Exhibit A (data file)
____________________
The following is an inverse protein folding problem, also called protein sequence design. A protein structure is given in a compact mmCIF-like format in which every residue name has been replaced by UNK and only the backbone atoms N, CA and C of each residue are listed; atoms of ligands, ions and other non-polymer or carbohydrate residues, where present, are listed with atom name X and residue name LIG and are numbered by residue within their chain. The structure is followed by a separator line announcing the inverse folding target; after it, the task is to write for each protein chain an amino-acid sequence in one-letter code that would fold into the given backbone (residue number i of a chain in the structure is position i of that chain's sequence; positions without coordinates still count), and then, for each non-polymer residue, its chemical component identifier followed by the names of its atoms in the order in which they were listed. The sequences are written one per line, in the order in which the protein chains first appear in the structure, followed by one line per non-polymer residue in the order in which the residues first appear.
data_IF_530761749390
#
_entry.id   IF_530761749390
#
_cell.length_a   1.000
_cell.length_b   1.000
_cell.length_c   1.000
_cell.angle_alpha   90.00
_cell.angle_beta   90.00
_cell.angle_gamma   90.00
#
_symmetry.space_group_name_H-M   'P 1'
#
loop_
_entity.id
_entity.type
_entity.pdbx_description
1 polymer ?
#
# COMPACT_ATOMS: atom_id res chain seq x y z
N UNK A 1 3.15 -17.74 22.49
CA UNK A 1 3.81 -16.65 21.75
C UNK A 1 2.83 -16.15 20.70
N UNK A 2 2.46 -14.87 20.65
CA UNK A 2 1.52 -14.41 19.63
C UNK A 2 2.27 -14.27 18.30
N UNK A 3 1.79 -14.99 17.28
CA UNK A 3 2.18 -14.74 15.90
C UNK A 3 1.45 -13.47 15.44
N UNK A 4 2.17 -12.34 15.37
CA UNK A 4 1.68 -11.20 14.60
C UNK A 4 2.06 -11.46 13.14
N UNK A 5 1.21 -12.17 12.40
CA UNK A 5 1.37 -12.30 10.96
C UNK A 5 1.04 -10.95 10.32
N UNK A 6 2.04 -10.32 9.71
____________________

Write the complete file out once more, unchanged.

The following is an inverse protein folding problem, also called protein sequence design. A protein structure is given in a compact mmCIF-like format in which every residue name has been replaced by UNK and only the backbone atoms N, CA and C of each residue are listed; atoms of ligands, ions and other non-polymer or carbohydrate residues, where present, are listed with atom name X and residue name LIG and are numbered by residue within their chain. The structure is followed by a separator line announcing the inverse folding target; after it, the task is to write for each protein chain an amino-acid sequence in one-letter code that would fold into the given backbone (residue number i of a chain in the structure is position i of that chain's sequence; positions without coordinates still count), and then, for each non-polymer residue, its chemical component identifier followed by the names of its atoms in the order in which they were listed. The sequences are written one per line, in the order in which the protein chains first appear in the structure, followed by one line per non-polymer residue in the order in which the residues first appear.
data_IF_530761749390
#
_entry.id   IF_530761749390
#
_cell.length_a   1.000
_cell.length_b   1.000
_cell.length_c   1.000
_cell.angle_alpha   90.00
_cell.angle_beta   90.00
_cell.angle_gamma   90.00
#
_symmetry.space_group_name_H-M   'P 1'
#
loop_
_entity.id
_entity.type
_entity.pdbx_description
1 polymer ?
#
# COMPACT_ATOMS: atom_id res chain seq x y z
N UNK A 1 3.15 -17.74 22.49
CA UNK A 1 3.81 -16.65 21.75
C UNK A 1 2.83 -16.15 20.70
N UNK A 2 2.46 -14.87 20.65
CA UNK A 2 1.52 -14.41 19.63
C UNK A 2 2.27 -14.27 18.30
N UNK A 3 1.79 -14.99 17.28
CA UNK A 3 2.18 -14.74 15.90
C UNK A 3 1.45 -13.47 15.44
N UNK A 4 2.17 -12.34 15.37
CA UNK A 4 1.68 -11.20 14.60
C UNK A 4 2.06 -11.46 13.14
N UNK A 5 1.21 -12.17 12.40
CA UNK A 5 1.37 -12.30 10.96
C UNK A 5 1.04 -10.95 10.32
N UNK A 6 2.04 -10.32 9.71